Once upon a time, Magic’s creatures were weak. The game was defined by spells. Threats were worse than answers. Formats were less defined by resolving creature and more by combos such as Prosperity and Cadaverous Bloom, artifact mana and Phyrexian Processor, and Necropotence and cards, or by decks full of every Counterspell available. However, cards like Phyrexian Negator fought against this tide, fighting for a day when creatures would be just as powerful as they spells they coexisted with.

We’ve come a long way since that time. Phyrexian Negator is certainly an undercosted threat, but its downside is so punishing (particularly now that it’s likely going to be seeing creatures on the other side of the field) that it likely wouldn’t see play these days. Well, with Hour of Devastation, there’s another addition to the hallowed halls of massive creatures for five mana: Ammit Eternal.

For those who don’t speak Japanese fluently, here’s its text:

Ammit Eternal
Creature – Zombie Crocodile Demon
Afflict 3
Whenever an opponent casts a spell, put a -1/-1 counter on Ammit Eternal.
Whenever Ammit Eternal deals combat damage to a player, remove all -1/-1 counters from it.

Like Phyrexian Negator, Ammit Eternal is a 5/5 for three with a hefty downside. That said, it’s a whole lot more than a bigger Blind Creeper with a permanent shrinking problem, and a whole lot more efficient than Witherscale Wurm. Ammit Eternal is designed to do the exact same thing Phyrexian Negator did: murder people

Ammit Eternal comes at players quickly and viciously, demanding they play spells as fast as possible (and potentially messing up their curve), punishing blocking, and punishing not blocking. Sure, it’s awful on defense, but there’s no shame in a card being like Goblin Guide and focusing purely on offense.

Ammit Eternal is unlike most other playable and hyped-but-disappointing oversized three drops. Some, like Phyrexian Negator and Master of the Feast have massive drawbacks that punish one too heavily for playing them. Others, like Kefnet the Mindful, Skaab RuinatorThassa, God of the SeaRhonas the Indominatable, Pharika, God of Affliction, and Cultivator’s Caravan have conditions that prevent one from using them all the time. Some of the worst ones, like Cosmic Larva and Phyrexian Soulgorger demand a steady stream of resources.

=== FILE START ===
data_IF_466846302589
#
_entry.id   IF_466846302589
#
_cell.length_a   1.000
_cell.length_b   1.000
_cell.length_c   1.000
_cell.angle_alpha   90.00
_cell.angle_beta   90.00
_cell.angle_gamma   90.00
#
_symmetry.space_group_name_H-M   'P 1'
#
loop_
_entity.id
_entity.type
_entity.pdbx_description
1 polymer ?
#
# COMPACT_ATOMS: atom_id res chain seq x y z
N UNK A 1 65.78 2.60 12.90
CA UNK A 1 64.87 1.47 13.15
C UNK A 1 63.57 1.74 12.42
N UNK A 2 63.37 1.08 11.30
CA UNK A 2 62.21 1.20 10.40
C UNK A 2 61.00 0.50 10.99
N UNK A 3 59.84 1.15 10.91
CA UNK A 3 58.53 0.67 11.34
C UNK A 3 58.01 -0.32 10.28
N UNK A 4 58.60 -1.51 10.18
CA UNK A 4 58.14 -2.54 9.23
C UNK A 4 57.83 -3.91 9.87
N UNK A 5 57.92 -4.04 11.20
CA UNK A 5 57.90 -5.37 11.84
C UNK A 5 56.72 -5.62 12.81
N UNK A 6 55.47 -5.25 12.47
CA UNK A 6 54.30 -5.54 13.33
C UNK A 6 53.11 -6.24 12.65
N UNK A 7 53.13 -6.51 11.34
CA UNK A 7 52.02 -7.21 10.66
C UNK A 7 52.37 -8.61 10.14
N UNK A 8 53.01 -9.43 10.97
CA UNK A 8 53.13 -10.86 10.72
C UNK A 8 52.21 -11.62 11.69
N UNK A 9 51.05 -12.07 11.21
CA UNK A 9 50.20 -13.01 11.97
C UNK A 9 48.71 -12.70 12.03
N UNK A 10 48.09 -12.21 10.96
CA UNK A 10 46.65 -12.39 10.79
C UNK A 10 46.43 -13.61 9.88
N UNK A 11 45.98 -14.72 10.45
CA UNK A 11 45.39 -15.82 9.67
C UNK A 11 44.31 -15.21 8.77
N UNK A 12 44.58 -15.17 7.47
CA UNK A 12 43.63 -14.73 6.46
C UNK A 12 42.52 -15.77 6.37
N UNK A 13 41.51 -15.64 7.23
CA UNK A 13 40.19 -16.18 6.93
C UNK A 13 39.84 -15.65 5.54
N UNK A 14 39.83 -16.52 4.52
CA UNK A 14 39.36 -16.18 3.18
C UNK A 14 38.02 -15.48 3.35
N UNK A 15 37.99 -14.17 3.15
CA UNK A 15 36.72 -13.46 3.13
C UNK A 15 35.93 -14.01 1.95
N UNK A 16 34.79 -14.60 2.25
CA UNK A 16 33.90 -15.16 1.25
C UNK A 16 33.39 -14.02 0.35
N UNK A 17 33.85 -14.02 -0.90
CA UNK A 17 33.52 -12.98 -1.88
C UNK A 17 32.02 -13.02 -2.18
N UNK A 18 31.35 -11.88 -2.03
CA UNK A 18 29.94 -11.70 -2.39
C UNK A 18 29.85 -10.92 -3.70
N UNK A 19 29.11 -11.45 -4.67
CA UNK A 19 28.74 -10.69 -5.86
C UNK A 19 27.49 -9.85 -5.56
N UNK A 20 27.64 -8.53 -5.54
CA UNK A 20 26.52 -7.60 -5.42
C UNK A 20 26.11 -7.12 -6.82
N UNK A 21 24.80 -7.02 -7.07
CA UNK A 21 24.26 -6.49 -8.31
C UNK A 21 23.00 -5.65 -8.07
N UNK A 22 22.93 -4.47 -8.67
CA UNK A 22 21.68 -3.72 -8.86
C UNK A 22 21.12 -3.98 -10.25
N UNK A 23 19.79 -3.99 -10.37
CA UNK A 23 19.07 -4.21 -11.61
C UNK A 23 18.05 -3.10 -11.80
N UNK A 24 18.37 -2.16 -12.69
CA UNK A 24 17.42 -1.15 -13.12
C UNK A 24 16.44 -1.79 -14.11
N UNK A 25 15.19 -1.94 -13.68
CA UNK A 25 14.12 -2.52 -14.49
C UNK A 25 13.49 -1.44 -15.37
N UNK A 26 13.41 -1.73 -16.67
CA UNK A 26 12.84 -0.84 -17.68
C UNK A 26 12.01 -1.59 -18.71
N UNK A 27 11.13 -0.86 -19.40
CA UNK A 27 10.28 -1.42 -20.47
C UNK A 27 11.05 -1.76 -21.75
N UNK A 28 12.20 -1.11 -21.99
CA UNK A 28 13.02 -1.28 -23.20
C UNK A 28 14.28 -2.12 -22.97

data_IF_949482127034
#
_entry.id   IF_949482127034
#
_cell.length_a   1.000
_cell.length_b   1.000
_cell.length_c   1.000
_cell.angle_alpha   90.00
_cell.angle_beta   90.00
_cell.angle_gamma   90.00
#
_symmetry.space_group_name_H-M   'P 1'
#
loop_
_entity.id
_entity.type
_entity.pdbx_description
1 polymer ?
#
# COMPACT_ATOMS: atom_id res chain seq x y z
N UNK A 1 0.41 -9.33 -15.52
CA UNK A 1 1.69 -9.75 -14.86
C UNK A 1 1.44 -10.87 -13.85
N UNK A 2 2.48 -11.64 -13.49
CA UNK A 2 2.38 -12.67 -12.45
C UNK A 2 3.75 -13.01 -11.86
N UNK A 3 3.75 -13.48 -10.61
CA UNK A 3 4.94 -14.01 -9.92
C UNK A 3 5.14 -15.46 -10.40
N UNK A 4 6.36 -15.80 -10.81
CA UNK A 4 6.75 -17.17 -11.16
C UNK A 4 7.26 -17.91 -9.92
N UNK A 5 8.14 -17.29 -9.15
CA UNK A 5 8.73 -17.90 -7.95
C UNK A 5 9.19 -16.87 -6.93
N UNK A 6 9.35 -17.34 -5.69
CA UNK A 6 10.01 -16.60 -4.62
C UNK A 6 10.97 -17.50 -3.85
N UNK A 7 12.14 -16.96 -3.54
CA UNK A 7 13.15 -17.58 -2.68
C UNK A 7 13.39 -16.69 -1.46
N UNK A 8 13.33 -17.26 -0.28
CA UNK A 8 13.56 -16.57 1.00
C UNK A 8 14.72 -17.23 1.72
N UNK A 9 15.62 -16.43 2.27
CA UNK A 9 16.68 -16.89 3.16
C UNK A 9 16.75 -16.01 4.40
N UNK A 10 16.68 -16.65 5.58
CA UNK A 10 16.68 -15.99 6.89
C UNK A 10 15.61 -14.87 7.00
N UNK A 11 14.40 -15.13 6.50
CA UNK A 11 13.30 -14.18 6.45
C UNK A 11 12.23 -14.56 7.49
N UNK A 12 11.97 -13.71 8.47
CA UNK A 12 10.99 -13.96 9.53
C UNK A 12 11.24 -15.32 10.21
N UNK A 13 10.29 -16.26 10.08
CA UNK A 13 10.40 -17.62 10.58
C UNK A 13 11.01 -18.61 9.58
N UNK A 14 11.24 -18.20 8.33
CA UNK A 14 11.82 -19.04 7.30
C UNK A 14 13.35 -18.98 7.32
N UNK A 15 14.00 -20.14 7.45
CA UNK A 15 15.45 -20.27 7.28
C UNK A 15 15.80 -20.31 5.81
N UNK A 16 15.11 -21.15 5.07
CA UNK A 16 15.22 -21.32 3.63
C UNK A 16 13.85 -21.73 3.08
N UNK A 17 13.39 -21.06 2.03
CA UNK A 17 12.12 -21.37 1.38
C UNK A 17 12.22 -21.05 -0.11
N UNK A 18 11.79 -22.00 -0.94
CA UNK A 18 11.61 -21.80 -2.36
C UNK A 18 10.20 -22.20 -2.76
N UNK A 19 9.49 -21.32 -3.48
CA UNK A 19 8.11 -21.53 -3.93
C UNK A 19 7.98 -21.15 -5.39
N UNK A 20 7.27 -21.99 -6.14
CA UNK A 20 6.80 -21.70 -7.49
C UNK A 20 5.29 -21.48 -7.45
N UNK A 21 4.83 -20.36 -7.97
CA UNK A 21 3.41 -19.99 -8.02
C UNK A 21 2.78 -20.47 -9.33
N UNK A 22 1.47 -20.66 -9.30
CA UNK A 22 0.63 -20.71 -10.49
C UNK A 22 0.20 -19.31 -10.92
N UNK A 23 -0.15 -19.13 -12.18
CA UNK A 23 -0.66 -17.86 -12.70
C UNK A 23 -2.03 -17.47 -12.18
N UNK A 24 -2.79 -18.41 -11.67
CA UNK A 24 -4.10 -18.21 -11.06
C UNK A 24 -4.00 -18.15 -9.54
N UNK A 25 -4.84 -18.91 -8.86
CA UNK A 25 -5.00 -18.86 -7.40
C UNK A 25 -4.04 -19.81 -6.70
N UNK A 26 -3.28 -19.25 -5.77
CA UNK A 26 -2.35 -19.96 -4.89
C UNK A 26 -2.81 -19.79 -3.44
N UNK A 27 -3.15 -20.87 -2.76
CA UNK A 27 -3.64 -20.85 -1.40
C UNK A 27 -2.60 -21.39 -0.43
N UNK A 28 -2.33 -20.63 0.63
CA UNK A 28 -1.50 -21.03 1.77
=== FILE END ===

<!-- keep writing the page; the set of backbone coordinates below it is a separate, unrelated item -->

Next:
Ammit Eternal isn’t like any of them—it doesn’t have a setup cost, it doesn’t require a steady stream of resources, and if the worst happens, it just dies prematurely. I’m not saying that Ammit Eternal is the end-all, be-all; but it’s worth noting that we’ve never seen a card quite like it before, and that makes it hard to evaluate. On paper, its minimal restrictions and not-terrible fail state (not to mention its zombie creature type) suggest it’s a lot stronger than it looks (and it looks pretty strong, even if it may often only attack as a 3/3). That said, it being hard to evaluate means it could also be weaker than expected. Sure, it could do some disgusting things alongside Plague Belcher, but it’s also fighting for deck spaces with Plague Belcher.

Only time and testing will tell how good it is, but it sure is exciting to evaluate something that we’ve never quite seen anything else like. It’ll be fun watching whether this is a bust like Vexing Devil (which gave your opponent more direct control over answering it), a fine but underwhelming card like Zurgo Bellstriker, or a format-defining powerhouse like Goblin Guide. It could fall anywhere on this spectrum and there’s no way to know without giving it a try. All I know is that I can’t wait to find out.

And, as always, thanks for reading.

—Zachary Barash


Zachary Barash is a New York City-based game designer. He has an MFA in Game Design from NYU, is a game designer for Kingdom Death: Monster, and does freelance game design.

His favorite card of the month is Supernatural Stamina. It’s a one-mana combat trick that doesn’t actually save a creature from dying… except it does, blinks it, and kind of exerts it. It manages to tell a whole lot of story and be a powerful, flexible combat trick for only one mana.

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